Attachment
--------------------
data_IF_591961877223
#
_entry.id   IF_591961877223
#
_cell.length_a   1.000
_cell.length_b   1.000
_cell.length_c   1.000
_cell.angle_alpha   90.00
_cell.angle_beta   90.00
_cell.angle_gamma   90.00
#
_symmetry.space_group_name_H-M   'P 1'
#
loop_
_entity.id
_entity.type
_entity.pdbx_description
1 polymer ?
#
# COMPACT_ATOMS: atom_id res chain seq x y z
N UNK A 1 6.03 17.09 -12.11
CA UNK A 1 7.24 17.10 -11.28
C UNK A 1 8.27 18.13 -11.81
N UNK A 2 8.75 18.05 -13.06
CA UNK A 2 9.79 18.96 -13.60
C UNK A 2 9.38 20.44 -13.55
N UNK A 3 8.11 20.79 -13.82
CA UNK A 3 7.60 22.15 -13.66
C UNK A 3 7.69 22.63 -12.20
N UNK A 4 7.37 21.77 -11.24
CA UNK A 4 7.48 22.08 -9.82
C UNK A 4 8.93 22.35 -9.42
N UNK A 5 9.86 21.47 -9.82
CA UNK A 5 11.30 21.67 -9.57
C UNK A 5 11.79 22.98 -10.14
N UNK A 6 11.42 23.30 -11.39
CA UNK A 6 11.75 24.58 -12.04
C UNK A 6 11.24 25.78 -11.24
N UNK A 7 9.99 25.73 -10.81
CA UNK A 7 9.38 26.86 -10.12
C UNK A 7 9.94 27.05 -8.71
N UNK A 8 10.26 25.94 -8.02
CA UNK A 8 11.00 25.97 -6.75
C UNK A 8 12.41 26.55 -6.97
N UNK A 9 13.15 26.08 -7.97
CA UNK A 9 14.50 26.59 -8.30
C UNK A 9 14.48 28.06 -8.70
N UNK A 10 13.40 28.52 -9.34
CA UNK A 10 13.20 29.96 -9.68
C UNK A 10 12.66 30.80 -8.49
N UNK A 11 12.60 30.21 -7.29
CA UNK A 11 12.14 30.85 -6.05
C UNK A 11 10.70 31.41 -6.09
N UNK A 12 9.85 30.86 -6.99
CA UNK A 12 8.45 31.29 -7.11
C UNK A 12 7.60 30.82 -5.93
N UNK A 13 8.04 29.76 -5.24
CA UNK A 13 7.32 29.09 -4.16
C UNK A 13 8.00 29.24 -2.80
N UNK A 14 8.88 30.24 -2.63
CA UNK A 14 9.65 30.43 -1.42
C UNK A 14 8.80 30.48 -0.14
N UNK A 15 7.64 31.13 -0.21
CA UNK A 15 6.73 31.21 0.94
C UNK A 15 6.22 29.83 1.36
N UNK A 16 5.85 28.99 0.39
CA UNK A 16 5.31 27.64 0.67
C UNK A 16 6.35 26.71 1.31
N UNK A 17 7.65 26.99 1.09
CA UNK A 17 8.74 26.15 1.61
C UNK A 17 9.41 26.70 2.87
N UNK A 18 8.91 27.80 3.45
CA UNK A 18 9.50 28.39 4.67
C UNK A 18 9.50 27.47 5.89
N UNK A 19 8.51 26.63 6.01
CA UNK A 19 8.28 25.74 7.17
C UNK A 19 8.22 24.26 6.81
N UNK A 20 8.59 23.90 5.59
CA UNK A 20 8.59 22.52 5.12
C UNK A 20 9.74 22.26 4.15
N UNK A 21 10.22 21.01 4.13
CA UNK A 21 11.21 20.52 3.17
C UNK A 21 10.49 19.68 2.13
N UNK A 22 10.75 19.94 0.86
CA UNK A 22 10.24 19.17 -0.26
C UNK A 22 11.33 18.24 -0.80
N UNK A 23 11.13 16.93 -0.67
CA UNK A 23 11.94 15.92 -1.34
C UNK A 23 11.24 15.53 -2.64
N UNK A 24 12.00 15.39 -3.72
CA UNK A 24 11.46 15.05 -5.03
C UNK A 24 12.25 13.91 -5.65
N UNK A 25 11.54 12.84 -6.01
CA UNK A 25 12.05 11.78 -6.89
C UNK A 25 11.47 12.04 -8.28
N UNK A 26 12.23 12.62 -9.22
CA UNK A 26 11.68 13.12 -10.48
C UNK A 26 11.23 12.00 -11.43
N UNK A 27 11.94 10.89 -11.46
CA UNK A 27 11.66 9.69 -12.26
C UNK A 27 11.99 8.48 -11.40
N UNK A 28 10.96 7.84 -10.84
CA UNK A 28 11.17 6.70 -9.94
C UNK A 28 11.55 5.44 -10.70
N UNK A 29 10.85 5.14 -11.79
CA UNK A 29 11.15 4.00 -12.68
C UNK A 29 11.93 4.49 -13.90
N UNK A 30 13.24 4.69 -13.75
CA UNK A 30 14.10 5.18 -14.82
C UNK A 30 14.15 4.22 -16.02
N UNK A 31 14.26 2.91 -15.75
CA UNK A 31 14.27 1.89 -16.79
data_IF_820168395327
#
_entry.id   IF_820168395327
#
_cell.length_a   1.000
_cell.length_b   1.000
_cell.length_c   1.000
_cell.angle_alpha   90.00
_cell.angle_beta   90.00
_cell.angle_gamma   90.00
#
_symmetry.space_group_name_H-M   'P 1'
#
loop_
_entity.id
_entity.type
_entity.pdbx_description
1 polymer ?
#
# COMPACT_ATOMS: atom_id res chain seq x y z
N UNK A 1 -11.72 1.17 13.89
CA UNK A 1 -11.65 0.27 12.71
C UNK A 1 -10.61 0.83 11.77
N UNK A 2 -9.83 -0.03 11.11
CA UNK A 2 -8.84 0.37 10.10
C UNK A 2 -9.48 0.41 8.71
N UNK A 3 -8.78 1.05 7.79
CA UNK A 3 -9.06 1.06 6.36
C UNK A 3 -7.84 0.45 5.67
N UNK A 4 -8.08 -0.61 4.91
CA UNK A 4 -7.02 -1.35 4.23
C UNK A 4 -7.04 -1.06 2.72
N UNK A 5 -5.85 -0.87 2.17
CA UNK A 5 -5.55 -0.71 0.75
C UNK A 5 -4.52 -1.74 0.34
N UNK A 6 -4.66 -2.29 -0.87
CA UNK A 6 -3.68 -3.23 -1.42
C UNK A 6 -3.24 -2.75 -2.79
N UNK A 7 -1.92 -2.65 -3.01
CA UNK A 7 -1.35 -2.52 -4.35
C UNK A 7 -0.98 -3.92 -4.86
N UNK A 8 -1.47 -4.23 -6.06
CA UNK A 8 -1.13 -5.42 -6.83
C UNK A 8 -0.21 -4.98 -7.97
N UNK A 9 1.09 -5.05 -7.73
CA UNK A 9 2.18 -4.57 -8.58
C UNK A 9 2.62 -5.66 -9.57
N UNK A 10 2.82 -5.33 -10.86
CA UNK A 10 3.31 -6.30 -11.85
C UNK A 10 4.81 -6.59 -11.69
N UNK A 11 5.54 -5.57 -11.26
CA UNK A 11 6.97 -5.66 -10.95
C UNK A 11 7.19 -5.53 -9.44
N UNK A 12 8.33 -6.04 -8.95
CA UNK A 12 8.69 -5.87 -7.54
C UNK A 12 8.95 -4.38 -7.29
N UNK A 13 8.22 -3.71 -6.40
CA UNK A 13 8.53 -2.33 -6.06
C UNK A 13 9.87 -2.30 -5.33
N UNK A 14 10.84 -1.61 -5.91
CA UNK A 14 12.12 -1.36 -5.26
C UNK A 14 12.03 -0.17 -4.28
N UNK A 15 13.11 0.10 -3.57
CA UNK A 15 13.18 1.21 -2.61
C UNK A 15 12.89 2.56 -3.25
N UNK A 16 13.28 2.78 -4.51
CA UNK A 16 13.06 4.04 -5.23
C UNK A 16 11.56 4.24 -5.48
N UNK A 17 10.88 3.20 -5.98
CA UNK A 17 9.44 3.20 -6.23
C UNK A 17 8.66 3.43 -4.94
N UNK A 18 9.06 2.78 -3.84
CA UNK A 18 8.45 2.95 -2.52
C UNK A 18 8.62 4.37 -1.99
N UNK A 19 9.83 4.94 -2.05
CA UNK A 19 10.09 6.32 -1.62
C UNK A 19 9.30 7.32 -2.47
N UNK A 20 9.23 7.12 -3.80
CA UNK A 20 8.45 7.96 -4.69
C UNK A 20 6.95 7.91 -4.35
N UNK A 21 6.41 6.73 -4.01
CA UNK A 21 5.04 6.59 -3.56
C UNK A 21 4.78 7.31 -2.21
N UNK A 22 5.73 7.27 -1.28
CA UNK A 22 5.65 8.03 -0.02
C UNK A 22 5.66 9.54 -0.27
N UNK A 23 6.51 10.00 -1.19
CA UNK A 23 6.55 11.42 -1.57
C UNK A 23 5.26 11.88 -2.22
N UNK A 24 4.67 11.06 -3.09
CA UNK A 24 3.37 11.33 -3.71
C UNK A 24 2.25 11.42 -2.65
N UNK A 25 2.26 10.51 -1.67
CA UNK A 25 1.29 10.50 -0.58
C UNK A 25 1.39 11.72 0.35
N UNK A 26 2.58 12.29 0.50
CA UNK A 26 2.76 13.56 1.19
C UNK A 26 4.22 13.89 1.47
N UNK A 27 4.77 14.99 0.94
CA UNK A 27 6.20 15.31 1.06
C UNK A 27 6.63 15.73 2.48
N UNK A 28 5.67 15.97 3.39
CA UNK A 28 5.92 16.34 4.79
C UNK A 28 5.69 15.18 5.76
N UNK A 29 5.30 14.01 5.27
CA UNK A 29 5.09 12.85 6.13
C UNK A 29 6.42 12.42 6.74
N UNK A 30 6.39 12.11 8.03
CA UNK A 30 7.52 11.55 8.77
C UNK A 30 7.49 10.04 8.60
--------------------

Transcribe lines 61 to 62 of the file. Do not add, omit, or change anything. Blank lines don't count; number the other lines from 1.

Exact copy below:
CA UNK A 14 9.65 30.43 -1.42
C UNK A 14 8.80 30.48 -0.14